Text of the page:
COVID-19 & Children: What You Should Know

Child Playing

I have experienced a lot of gut wrenching situations involving children as a Family Law attorney for over 43 years but I have never been through anything like this pandemic

At first, I thought the risk would taper off after a few weeks; that all our inconveniences would wash away after April. Courts are practically shut down, people with health issues are afraid to go to the hospital and families are running short of resources.

Clients’ telephone calls to me have become urgent. Their fights with their exes about their children were even more disturbing because it is very difficult to get in front of a judge. From the child’s perspective, they are not only dealing with the uncertainty of whether their family would get ill but having to watch their parents fight continuously.

Still decades of research show that children are resilient if protective factors are set in place. This goes for adults as well. For example, children need quality time with their nurturing caregivers. This time must be constant and uninterrupted, going outside, reading books, cooking, etc.

If you are unable to be in their presence, use online video chats. This should include extended family. Know your family resource centers in your community. Check your local Children’s Bureau. Additionally, check the Child Welfare COVID website, which is a collaborative project of non-governmental organizers, including advocacy organizations that are working together to assess the effect COVID is having on children’s welfare. The primary contributors include the American Academy of Pediatrics, Children’s Defense Fund, Child Focus, to mention just a few. The website shares resources to help families that are impacted by COVID.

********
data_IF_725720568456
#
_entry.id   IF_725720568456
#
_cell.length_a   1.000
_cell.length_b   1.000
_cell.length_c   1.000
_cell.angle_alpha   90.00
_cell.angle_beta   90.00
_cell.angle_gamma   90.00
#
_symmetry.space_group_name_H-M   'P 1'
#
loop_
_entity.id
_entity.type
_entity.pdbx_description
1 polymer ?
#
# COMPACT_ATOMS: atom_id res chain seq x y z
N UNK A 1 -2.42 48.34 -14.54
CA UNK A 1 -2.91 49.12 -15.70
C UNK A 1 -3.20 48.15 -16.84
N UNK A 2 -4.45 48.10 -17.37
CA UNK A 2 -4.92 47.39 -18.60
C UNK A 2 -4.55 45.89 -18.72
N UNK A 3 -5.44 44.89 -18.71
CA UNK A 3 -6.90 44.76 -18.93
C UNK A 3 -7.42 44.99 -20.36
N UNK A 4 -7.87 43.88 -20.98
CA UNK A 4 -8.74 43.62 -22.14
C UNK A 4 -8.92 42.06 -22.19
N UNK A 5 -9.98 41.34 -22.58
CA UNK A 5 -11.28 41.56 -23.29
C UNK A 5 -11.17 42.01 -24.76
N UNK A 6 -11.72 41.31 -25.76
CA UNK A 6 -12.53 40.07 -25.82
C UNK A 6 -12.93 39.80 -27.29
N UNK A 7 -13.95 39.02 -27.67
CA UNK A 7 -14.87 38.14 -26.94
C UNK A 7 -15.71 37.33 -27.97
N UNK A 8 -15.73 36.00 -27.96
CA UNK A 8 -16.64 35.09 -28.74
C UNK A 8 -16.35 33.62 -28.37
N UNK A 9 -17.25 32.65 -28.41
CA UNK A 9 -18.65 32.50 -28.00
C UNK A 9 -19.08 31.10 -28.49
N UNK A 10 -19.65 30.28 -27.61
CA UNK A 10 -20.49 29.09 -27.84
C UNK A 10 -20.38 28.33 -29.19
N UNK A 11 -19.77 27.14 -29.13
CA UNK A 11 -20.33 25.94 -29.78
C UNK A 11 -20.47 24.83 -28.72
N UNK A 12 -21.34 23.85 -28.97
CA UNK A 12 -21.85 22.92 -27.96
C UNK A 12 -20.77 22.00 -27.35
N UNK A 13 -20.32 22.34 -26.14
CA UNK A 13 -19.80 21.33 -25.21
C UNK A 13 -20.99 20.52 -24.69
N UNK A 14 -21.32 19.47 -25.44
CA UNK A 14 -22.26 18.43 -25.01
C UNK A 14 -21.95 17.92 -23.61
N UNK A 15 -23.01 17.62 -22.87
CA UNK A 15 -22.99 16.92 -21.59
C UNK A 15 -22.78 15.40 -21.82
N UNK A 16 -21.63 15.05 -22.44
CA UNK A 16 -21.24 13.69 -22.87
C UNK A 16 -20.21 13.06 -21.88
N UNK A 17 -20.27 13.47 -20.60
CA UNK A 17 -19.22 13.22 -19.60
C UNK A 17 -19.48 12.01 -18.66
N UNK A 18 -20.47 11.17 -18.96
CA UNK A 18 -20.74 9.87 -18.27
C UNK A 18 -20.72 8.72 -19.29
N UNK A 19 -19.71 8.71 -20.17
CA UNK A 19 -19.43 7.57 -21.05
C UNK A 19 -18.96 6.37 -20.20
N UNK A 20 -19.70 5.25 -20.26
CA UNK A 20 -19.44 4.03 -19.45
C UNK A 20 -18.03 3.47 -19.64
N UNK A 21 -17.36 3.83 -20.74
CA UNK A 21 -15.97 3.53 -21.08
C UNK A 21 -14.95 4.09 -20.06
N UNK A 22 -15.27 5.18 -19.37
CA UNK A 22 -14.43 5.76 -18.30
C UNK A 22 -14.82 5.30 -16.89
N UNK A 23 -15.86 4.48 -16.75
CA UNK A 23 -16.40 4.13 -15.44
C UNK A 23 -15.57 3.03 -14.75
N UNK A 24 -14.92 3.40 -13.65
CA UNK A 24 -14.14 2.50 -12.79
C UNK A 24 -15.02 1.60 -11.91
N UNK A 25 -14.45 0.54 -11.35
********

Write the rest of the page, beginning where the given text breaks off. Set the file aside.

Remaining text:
According to the Child Welfare COVID website March survey:

  • Housing instability has increased 39% (People have either been forced to move or fear losing their housing)
  • 27% have food insecurity
  • 18% are in financial crisis
  • 32% have less than a week of money to pay basic needs.

And finally, there is the isolation, the Centers for Disease Control and Prevention has carefully studied these risks and issued a report in 2018 identifying family social isolation as one of the leading risk factors for child mistreatment.

Recognize your child’s emotional or behavioral changes (e.g. Anxiety, anger, sadness) and allow your child to find ways to express their emotions.

Find ways to reassure your children but be sure they maintain routines and find ways to empathize the positive. For example, Audible on Amazon, is allowing free books online as long as schools are closed. Make sure your children are able to have virtual playtime with their friends on a regular basis. Let’s not forget your own need for support and reassurance. Find time for relaxation and joyful activities without your children. Find a buddy that you can talk to every other day. After all, if you are distressed your children will be even more distressed.

Finally, remember that there are resources out there for you and your children. Don’t lose hope and stay safe.

If you need legal assistance for a divorce, child custody, or another family law matter during the pandemic, Roberts Sparks Attorneys is here to help. Call or contact us online to speak with a lawyer.